Kapoor Kandhari – Kabuli Bazari
Khanija Kandhari – Uthradhi
Khurana Kandhari – Uthradhi
Kitara Kandhari – Kabuli Bazari
Kukreja Kandhari – Kabuli Bazari
Loond Kandhari – Dhakray
Luthra Kandhari – Uthradhi
Luthra Kandhari – Kabuli Bazari
Makar (Makkar) Kandhari – Dhakray
Malhotra Kandhari – Khatri
Marocha Kandhari – Uthradhi
Mata/Matta Kandhari – Uthradhi
Muthreja Kandhari – Kabuli Bazari
Nareng Kandhari – Dhakray
Narula Kandhari – Dhakray
Pawa Kandhari – Uthradhi
Soni Kandhari – Dhakray
Vadwa Kandhari – Dhakray
Vohra ?
Vermani Kandhari – Uthradhi
Sindhi Speaking Kandharis
Bajaj
Bathija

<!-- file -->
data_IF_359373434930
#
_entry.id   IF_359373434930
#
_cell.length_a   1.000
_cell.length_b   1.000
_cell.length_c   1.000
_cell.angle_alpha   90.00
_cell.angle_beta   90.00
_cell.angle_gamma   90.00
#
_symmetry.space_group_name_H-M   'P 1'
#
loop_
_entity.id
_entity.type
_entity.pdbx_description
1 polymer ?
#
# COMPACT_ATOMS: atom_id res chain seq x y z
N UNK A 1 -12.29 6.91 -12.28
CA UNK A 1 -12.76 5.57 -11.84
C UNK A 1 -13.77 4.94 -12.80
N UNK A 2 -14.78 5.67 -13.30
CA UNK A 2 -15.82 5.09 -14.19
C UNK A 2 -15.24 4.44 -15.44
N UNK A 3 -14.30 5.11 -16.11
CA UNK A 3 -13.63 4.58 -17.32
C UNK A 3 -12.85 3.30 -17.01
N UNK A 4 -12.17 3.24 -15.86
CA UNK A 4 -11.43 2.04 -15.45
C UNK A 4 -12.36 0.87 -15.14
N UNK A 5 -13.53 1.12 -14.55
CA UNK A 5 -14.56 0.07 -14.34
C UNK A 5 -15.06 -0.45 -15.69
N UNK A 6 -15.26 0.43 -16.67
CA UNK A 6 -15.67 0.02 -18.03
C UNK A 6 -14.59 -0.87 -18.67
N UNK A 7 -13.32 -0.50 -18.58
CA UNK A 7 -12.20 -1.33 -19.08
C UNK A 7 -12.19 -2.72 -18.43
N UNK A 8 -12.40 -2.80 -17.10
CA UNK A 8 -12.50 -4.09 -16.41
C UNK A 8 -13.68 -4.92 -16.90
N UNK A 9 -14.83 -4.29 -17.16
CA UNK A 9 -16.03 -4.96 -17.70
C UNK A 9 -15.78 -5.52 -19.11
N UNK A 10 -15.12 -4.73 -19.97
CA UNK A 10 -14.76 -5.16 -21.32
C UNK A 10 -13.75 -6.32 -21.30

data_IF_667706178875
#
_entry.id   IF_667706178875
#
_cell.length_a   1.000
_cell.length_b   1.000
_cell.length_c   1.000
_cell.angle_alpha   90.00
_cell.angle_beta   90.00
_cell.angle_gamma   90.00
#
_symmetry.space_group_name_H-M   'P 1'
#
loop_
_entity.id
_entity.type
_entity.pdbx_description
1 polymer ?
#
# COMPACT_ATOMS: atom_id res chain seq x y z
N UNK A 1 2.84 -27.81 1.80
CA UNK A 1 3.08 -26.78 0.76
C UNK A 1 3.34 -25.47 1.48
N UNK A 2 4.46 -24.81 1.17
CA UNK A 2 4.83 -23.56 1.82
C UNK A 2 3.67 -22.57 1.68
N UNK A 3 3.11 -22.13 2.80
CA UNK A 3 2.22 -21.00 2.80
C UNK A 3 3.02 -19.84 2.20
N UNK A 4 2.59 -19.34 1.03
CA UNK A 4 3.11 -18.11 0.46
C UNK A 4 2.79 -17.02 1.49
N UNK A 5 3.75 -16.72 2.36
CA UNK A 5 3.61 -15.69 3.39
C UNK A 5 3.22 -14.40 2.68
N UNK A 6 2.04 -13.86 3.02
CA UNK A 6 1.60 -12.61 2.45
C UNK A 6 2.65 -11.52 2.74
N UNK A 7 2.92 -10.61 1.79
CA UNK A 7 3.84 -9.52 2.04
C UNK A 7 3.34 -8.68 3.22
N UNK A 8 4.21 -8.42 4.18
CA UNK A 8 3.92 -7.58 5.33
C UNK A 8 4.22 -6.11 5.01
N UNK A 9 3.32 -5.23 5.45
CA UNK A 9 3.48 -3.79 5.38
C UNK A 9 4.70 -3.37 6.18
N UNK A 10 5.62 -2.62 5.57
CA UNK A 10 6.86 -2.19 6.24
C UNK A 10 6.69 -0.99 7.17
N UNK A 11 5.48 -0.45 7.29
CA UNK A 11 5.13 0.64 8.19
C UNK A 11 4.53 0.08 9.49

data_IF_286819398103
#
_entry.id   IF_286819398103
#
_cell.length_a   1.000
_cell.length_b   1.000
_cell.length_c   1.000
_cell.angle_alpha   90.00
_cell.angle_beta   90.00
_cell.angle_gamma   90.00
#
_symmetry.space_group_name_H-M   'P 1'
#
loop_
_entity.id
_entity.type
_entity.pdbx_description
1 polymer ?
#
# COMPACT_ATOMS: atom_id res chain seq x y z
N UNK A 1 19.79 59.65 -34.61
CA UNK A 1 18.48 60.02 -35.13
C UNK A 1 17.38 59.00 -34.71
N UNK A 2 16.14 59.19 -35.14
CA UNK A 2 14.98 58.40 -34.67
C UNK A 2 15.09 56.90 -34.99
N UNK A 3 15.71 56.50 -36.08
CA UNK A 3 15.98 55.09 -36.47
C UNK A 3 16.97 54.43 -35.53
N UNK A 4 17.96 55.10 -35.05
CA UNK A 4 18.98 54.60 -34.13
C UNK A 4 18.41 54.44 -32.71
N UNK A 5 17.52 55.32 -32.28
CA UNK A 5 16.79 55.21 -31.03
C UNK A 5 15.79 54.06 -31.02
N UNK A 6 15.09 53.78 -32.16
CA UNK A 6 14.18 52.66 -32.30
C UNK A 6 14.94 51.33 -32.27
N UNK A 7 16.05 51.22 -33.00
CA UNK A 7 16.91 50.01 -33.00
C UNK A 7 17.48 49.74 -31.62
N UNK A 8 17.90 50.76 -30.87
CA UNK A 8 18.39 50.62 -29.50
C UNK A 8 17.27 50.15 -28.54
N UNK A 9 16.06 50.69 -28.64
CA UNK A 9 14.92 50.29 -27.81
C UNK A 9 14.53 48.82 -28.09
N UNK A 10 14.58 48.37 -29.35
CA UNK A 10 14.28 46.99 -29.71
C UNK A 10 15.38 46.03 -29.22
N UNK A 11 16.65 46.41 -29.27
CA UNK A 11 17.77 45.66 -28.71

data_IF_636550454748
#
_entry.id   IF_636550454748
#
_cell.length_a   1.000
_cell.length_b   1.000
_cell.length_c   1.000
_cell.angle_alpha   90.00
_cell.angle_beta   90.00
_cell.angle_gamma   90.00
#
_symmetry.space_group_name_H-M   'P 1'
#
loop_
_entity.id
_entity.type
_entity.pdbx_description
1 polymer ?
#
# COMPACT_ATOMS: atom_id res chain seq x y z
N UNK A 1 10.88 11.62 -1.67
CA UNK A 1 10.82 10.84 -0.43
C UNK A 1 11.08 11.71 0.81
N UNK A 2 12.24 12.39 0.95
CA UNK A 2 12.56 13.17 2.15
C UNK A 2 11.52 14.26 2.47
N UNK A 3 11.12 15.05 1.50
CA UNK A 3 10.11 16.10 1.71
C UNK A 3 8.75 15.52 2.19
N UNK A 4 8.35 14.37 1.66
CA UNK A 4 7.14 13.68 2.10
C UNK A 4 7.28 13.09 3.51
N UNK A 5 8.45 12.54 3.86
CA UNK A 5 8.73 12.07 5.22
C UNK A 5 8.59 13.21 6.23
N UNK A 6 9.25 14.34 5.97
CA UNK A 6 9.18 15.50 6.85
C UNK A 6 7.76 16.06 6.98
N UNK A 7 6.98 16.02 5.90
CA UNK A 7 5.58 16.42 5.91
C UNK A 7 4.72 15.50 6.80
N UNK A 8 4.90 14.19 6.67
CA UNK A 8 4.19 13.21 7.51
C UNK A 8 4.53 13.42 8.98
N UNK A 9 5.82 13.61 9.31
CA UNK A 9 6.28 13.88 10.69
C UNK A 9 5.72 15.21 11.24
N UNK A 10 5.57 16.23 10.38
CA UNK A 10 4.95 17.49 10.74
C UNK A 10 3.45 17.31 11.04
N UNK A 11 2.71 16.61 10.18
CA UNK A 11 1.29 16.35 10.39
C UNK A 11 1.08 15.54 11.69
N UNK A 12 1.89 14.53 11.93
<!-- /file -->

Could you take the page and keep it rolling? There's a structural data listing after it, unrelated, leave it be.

Chhabra
Chichergu
Chug
Deija
Dhamaja
Djagga
Djawa
Gaba
Jaidhara
Kalra
Kukukhel
Muthreja
Nagpal
Popat
Raj
Sachdeva
Shakarpuri
Sundri
Talreja
Taneja
Wadhwa
Kabuli Hindus
Ahluwalia
Ahuja
Anand
Bhasin
Caprahaan
Chandhok
Chhibber
Chopra
Dhawan
Gaba Shikarpuri
Jawa
Kakar
Katyal
Khanna
Kochar
kohli
Mehra
Mohan
Popat
Rahi
Sachdeva
Sagar
Sani
Sareen
Sethi
Shahi
Sikand
Suri
Talwar
Vovra
Yogesh
Gardezi
Nagpal
Narula
Sikh
Aidhi
Arora
Matta
Nagpal
Lulla
Gaba
Gulati
Punihani
Saraee
Bhatia
Chawla
Chandenoorya
Dhawan
Gandkheel
Khatter
Khatri
Kukreja
Malik
Popli
Singh
Terneja
Vig
Vijh
Farsi (Tajiki) Speaking
Puri
Jalalabadi

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DARKNESS OVER KABUL

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This Above All – Khushwant Singh – 09/01/2007